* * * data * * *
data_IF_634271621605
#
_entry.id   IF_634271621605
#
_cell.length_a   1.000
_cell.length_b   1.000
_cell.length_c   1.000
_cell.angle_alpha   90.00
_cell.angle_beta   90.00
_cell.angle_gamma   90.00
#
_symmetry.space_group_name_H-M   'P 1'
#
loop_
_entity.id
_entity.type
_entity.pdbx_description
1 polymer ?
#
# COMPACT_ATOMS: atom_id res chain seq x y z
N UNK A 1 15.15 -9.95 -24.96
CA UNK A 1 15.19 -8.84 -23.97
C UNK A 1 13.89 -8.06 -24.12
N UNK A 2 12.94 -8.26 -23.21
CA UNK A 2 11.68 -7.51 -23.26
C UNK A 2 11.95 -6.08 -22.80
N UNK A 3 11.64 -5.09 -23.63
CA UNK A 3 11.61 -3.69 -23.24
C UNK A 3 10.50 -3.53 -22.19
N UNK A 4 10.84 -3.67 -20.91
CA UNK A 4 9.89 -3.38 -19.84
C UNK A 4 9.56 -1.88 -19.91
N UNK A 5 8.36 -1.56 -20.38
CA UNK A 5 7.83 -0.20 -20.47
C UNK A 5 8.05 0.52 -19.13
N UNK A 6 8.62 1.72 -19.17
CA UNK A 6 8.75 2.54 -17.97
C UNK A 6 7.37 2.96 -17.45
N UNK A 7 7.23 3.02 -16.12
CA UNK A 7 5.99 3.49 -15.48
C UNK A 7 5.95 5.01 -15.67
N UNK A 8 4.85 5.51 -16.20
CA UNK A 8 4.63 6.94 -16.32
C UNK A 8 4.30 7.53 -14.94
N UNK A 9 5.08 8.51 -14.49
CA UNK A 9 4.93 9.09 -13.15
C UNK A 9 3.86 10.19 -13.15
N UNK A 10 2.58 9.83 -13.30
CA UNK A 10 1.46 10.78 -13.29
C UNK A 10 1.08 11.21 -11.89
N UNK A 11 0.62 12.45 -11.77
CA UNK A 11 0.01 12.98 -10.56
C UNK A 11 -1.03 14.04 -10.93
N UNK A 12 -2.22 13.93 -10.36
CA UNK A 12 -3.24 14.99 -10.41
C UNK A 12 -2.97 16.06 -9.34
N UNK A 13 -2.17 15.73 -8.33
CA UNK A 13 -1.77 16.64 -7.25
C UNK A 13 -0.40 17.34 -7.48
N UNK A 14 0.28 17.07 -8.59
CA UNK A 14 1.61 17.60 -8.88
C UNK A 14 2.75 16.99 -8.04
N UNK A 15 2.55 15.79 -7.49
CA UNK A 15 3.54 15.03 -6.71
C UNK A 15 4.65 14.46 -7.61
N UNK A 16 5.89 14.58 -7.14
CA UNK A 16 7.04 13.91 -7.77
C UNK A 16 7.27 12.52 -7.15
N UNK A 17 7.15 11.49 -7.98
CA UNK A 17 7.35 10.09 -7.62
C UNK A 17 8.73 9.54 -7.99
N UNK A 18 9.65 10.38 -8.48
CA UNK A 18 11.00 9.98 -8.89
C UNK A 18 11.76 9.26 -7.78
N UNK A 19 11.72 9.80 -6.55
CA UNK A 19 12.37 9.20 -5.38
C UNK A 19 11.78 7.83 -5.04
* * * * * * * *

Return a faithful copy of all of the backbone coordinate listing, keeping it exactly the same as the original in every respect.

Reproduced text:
data_IF_634271621605
#
_entry.id   IF_634271621605
#
_cell.length_a   1.000
_cell.length_b   1.000
_cell.length_c   1.000
_cell.angle_alpha   90.00
_cell.angle_beta   90.00
_cell.angle_gamma   90.00
#
_symmetry.space_group_name_H-M   'P 1'
#
loop_
_entity.id
_entity.type
_entity.pdbx_description
1 polymer ?
#
# COMPACT_ATOMS: atom_id res chain seq x y z
N UNK A 1 15.15 -9.95 -24.96
CA UNK A 1 15.19 -8.84 -23.97
C UNK A 1 13.89 -8.06 -24.12
N UNK A 2 12.94 -8.26 -23.21
CA UNK A 2 11.68 -7.51 -23.26
C UNK A 2 11.95 -6.08 -22.80
N UNK A 3 11.64 -5.09 -23.63
CA UNK A 3 11.61 -3.69 -23.24
C UNK A 3 10.50 -3.53 -22.19
N UNK A 4 10.84 -3.67 -20.91
CA UNK A 4 9.89 -3.38 -19.84
C UNK A 4 9.56 -1.88 -19.91
N UNK A 5 8.36 -1.56 -20.38
CA UNK A 5 7.83 -0.20 -20.47
C UNK A 5 8.05 0.52 -19.13
N UNK A 6 8.62 1.72 -19.17
CA UNK A 6 8.75 2.54 -17.97
C UNK A 6 7.37 2.96 -17.45
N UNK A 7 7.23 3.02 -16.12
CA UNK A 7 5.99 3.49 -15.48
C UNK A 7 5.95 5.01 -15.67
N UNK A 8 4.85 5.51 -16.20
CA UNK A 8 4.63 6.94 -16.32
C UNK A 8 4.30 7.53 -14.94
N UNK A 9 5.08 8.51 -14.49
CA UNK A 9 4.93 9.09 -13.15
C UNK A 9 3.86 10.19 -13.15
N UNK A 10 2.58 9.83 -13.30
CA UNK A 10 1.46 10.78 -13.29
C UNK A 10 1.08 11.21 -11.89
N UNK A 11 0.62 12.45 -11.77
CA UNK A 11 0.01 12.98 -10.56
C UNK A 11 -1.03 14.04 -10.93
N UNK A 12 -2.22 13.93 -10.36
CA UNK A 12 -3.24 14.99 -10.41
C UNK A 12 -2.97 16.06 -9.34
N UNK A 13 -2.17 15.73 -8.33
CA UNK A 13 -1.77 16.64 -7.25
C UNK A 13 -0.40 17.34 -7.48
N UNK A 14 0.28 17.07 -8.59
CA UNK A 14 1.61 17.60 -8.88
C UNK A 14 2.75 16.99 -8.04
N UNK A 15 2.55 15.79 -7.49
CA UNK A 15 3.54 15.03 -6.71
C UNK A 15 4.65 14.46 -7.61
N UNK A 16 5.89 14.58 -7.14
CA UNK A 16 7.04 13.91 -7.77
C UNK A 16 7.27 12.52 -7.15
N UNK A 17 7.15 11.49 -7.98
CA UNK A 17 7.35 10.09 -7.62
C UNK A 17 8.73 9.54 -7.99
N UNK A 18 9.65 10.38 -8.48
CA UNK A 18 11.00 9.98 -8.89
C UNK A 18 11.76 9.26 -7.78
N UNK A 19 11.72 9.80 -6.55
CA UNK A 19 12.37 9.20 -5.38
C UNK A 19 11.78 7.83 -5.04